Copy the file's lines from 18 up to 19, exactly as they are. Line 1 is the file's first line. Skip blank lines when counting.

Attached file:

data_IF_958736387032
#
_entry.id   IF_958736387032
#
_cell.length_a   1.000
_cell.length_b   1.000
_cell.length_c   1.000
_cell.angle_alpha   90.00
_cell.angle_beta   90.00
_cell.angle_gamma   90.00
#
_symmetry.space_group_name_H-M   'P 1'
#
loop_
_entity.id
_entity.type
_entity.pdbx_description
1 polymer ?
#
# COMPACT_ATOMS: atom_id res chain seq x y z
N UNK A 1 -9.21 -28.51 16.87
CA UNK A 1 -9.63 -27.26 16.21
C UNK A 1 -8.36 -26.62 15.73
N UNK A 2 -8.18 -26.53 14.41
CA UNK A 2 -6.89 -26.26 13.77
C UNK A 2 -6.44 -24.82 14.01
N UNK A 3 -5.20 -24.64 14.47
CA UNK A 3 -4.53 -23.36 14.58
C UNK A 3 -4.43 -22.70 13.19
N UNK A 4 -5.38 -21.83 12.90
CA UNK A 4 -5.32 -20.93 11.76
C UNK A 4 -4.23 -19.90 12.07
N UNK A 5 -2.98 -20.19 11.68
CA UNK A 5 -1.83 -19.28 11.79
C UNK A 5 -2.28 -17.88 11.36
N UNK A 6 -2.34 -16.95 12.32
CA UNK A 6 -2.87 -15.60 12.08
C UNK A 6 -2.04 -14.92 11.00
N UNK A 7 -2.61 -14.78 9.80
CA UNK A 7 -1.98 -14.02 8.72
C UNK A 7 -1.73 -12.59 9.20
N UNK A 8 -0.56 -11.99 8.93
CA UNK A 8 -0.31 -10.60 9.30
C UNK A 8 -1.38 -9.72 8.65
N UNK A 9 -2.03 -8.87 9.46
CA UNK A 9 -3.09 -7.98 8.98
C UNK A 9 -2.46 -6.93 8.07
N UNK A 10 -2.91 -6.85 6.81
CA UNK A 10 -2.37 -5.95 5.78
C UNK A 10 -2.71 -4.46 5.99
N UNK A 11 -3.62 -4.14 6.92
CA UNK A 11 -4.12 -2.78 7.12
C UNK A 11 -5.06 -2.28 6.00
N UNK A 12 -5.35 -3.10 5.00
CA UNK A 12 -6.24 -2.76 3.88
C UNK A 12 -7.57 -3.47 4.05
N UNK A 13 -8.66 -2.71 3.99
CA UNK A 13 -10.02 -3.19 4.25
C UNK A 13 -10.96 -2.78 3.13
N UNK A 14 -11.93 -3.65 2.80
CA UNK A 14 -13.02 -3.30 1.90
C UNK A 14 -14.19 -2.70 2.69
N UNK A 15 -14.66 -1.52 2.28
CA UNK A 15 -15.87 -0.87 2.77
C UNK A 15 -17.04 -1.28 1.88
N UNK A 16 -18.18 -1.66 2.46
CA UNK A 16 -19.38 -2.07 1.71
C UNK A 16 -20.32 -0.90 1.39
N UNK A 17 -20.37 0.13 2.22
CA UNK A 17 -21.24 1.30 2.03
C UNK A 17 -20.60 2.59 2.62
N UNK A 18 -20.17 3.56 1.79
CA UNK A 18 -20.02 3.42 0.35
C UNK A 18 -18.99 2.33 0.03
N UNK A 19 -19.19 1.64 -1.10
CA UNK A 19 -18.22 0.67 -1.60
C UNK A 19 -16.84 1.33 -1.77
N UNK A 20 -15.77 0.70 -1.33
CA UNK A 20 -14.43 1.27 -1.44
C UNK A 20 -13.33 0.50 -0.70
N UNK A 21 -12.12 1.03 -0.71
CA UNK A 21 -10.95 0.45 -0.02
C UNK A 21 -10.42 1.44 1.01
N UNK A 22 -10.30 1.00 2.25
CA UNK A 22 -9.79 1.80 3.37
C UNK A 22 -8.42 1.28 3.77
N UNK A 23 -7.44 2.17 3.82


1 polymer ?
#